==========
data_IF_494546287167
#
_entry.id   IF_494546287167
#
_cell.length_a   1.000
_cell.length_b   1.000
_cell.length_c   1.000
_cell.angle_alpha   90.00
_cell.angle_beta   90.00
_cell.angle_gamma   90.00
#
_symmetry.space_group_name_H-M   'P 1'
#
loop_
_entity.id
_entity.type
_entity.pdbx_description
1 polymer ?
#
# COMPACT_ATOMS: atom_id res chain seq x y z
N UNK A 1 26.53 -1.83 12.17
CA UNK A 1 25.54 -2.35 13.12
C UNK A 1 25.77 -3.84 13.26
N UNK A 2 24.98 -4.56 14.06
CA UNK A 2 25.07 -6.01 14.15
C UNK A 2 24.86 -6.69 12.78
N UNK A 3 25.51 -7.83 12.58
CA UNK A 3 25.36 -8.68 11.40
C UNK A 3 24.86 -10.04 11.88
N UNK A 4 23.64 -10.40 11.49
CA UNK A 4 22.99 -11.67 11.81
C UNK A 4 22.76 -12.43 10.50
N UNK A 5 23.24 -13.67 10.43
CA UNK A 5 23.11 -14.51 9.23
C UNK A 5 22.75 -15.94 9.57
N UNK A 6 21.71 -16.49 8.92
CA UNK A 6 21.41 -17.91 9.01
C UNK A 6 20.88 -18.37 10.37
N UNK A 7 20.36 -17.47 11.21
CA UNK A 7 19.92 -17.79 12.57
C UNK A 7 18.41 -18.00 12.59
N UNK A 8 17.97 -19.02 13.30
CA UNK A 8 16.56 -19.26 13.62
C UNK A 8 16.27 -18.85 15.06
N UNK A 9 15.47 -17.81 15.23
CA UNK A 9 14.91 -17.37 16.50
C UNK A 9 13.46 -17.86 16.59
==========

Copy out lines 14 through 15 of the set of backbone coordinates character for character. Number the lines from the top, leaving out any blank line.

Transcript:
loop_
_entity.id